You recently checked your credit score and noticed that it was higher or lower than you last remembered. What prompted the changes? Credit scores are constantly updated, depending on the activity taking place in your credit file. Read on to learn more about how this works.
Understanding Lenders and Credit Bureaus
Credit bureaus are agencies that collect account data from lenders and creditors and compile it into what’s referred to as a credit report. They also keep a record of outstanding balances owed to other entities that have been referred to collections, along with charged-off accounts, tax liens, bankruptcies and other public records.
When Do Lenders and Creditors Report to Credit Bureaus?
Lenders and creditors generally report to the credit bureaus monthly. Some report more frequently, though, so it’s best to inquire to confirm how often they report and during what part(s) of the month.
You should also know that not all lenders and creditors report to all three credit bureaus. Some only report to two of three or one of the three.
How Often Do Your Credit Scores Update?
Your credit scores could change any time activity takes place in your credit profile. Below is a breakdown of the five components of the two most prevalent credit-scoring models. Review them to understand what changes in your credit report could prompt an increase or decrease in your score.
FICO Score Updates
The FICO score is used by nearly 90 percent of lenders and creditors to make a lending decision. It’s made up of five factors:
- Payment history: 35 percent of your FICO score
- Amounts owed: 30 percent of your FICO score
- Length of credit history: 15 percent of your FICO score
- Credit mix: 10 percent of your FICO score
- New credit: 10 percent of your FICO score
The VantageScore is starting to rise in popularity. Here’s how it’s calculated:
- Total credit usage, balance and available credit: extremely influential
- Credit mix and experience: highly influential
- Payment history: moderately influential
- Age of credit history: less influential
- New accounts opened: less influential
Why Does Your Credit Score Change?
As mentioned above, credit score changes result from activity in your credit profile. Here is an overview of the types of activity that could impact your credit score.
Whenever you apply for a credit card or loan product, the lender or creditor reviews your credit report and score, prompting a hard inquiry. This, in effect, drops your credit score by a few points and remains on your credit report for up to two years. However, the impact is only short-term, and hard inquiries won’t impact your credit score at all after 12 months.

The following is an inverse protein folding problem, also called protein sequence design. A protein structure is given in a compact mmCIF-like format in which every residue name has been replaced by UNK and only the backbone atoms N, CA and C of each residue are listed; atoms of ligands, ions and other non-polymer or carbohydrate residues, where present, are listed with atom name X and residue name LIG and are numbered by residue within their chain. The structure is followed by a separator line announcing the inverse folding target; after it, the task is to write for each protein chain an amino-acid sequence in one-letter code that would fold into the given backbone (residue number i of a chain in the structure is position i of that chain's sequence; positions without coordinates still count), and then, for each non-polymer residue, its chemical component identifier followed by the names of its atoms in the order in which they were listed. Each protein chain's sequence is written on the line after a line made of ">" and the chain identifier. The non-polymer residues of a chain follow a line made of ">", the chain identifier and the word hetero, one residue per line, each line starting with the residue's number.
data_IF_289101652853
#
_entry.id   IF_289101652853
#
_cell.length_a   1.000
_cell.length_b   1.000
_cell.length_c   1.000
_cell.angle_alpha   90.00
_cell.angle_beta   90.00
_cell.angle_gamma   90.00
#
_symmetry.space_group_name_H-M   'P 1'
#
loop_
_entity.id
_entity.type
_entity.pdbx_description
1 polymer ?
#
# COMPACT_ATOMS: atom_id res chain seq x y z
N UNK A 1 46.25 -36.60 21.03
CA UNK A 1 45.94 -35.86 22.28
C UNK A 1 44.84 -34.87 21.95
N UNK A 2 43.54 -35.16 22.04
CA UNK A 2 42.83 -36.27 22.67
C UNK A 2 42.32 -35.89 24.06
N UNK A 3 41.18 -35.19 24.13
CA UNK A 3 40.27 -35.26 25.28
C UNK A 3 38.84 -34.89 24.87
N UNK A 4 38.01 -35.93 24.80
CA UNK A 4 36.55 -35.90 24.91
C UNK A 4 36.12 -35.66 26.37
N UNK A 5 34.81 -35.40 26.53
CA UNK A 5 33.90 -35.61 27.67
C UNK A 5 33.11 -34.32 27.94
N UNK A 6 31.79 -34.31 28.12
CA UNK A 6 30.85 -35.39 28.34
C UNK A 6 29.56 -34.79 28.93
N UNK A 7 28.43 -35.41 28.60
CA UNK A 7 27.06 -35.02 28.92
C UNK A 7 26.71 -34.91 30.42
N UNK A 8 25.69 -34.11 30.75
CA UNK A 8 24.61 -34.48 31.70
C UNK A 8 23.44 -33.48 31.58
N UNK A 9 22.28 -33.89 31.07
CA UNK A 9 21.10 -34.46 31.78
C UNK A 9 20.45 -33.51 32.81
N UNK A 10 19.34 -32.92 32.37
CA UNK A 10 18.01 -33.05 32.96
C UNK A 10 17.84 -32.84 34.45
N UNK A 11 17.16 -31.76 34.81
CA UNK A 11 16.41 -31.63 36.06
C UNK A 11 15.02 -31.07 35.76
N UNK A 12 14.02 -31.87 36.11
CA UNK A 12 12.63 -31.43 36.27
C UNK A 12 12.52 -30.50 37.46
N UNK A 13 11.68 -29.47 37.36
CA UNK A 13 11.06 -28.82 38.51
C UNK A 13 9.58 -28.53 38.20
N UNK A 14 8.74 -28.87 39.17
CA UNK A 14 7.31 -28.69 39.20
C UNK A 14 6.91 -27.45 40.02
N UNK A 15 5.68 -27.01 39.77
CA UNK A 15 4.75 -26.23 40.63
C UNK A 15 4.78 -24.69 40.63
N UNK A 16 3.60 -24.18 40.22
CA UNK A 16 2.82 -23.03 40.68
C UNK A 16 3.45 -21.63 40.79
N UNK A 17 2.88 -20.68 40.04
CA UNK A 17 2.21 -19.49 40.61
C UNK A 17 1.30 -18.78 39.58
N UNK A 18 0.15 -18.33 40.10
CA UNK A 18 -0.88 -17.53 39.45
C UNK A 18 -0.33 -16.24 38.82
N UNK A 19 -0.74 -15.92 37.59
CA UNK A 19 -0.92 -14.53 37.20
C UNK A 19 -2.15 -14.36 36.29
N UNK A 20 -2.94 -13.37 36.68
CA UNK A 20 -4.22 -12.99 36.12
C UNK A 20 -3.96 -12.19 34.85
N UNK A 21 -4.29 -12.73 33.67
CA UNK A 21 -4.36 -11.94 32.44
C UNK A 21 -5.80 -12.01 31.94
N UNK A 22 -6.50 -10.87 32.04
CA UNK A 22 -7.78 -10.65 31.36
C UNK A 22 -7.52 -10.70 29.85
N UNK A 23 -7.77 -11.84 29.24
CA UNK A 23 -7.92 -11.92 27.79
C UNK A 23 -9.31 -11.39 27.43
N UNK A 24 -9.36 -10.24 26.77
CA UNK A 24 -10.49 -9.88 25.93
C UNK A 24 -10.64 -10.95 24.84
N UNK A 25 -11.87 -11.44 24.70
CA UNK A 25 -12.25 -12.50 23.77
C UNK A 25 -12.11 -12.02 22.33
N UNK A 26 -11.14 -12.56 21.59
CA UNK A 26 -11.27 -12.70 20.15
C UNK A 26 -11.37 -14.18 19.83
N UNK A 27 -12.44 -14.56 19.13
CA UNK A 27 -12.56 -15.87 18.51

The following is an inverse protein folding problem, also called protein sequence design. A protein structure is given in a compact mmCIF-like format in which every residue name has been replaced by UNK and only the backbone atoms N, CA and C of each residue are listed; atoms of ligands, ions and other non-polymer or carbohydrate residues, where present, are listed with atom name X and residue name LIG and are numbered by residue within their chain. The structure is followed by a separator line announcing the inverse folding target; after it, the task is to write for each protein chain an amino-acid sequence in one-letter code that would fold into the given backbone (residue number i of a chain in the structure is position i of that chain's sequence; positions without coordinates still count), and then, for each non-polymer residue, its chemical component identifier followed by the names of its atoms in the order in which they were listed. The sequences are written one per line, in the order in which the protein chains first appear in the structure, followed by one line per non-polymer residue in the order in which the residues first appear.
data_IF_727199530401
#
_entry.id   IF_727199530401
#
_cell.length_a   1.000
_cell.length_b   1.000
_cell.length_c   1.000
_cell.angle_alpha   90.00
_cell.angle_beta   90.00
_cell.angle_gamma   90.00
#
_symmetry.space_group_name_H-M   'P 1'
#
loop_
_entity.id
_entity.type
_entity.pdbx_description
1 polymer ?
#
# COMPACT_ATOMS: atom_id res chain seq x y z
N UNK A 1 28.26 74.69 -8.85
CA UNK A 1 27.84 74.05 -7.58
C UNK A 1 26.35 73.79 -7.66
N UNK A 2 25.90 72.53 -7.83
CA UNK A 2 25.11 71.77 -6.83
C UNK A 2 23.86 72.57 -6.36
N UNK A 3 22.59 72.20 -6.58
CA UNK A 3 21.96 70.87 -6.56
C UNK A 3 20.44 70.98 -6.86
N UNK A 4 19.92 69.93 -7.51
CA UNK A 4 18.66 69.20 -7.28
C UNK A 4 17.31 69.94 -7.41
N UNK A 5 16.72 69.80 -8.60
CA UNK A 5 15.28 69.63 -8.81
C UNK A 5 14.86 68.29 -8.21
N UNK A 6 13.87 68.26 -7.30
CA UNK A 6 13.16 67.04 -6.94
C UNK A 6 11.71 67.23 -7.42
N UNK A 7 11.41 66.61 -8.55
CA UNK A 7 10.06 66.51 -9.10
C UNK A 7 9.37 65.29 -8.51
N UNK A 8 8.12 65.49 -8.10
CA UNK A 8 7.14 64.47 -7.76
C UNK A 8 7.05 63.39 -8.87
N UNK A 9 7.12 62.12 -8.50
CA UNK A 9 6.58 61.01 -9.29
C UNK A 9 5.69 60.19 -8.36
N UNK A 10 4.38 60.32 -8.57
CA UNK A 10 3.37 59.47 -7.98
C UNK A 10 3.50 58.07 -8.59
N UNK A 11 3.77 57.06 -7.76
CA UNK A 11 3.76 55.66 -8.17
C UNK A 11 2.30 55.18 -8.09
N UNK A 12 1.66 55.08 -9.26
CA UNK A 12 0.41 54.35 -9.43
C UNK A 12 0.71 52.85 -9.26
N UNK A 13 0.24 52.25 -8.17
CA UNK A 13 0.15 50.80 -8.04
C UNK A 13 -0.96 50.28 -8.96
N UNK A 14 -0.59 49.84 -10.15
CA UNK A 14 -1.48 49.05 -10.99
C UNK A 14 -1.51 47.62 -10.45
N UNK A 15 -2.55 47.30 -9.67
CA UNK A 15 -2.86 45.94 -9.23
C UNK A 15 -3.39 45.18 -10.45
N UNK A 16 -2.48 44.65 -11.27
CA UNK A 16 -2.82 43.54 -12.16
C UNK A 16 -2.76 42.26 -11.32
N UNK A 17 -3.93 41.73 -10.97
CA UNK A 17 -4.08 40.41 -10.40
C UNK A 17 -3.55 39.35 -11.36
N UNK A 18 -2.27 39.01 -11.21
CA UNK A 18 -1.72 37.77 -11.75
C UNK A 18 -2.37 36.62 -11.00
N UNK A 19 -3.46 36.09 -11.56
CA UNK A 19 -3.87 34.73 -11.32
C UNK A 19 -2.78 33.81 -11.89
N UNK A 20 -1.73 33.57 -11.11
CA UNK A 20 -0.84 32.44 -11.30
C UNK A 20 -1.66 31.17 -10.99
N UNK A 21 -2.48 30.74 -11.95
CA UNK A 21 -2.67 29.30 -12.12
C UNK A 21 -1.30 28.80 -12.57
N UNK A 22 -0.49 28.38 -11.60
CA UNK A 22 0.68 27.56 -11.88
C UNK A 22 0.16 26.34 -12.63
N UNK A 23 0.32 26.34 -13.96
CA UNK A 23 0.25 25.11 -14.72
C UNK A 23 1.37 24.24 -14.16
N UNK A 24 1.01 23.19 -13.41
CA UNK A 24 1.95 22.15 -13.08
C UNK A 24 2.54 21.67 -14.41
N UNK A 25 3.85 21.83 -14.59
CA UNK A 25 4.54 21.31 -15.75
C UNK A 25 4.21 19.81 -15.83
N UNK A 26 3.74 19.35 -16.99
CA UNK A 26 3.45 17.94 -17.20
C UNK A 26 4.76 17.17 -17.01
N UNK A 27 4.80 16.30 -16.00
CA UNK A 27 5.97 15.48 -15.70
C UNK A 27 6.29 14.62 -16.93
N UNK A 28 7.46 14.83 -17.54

Late payments usually mean bad news for your credit score. They can cause a significant drop of up to 100 points – the higher your credit score was before the late payment, the steeper the decrease will be. Late payments sit on your credit report for up to seven years, but the negative impact dwindles over time.
It’s never fun to go through bankruptcy and deal with the lasting financial effects. And unfortunately, your credit score will also take a dive when the filing hits your credit report. The upside is despite bankruptcies remaining on your report for up to 10 years, you can take steps to start rebuilding your credit health.
Credit Mix Changes
Credit mix accounts for 10 percent of your credit score. Lenders and creditors like to see an assortment of revolving accounts (i.e., credit cards) and installment accounts (i.e., personal loans, student loans, auto loans and mortgages). If you only have one type of credit and apply for another to balance out your credit mix, your credit score could improve. However, you should only apply for credit as needed.
Credit Profile Changes
Any positive or negative activity in your credit profile could prompt a change in your credit score. For example, a paid-off account or recently opened account that improves your credit mix could result in an increase in your score. But a new late payment, collection account or excessive inquiries could have the opposite effect.
Age of Accounts
Seasoned accounts in good standing can help your credit score over time. They demonstrate to lenders and creditors that you’ve responsibly managed debt for an extended period.
Another significant component of your credit score is your credit utilization rate. It accounts for 30 percent of your credit score and is calculated by dividing your current balance into revolving accounts by your total credit limit. Ideally, you want to keep this at or below 30 percent – 10 percent is even better. Any time this percentage changes, you can see a change in your credit score.
How Long Does It Take for Your Credit Score to Update After Paying Off Debt?
As mentioned above, most lenders and creditors report to the credit bureaus monthly. So, any accounts you pay off will be updated in your credit report on the normal monthly reporting date.
Stay On Top of Your Finances with a Banking App
If you don’t effectively manage your finances, there could be negative consequences for your credit health. Fortunately, there are banking apps, like Current (*) , that help you maximize your dollars through a plethora of resources, like:
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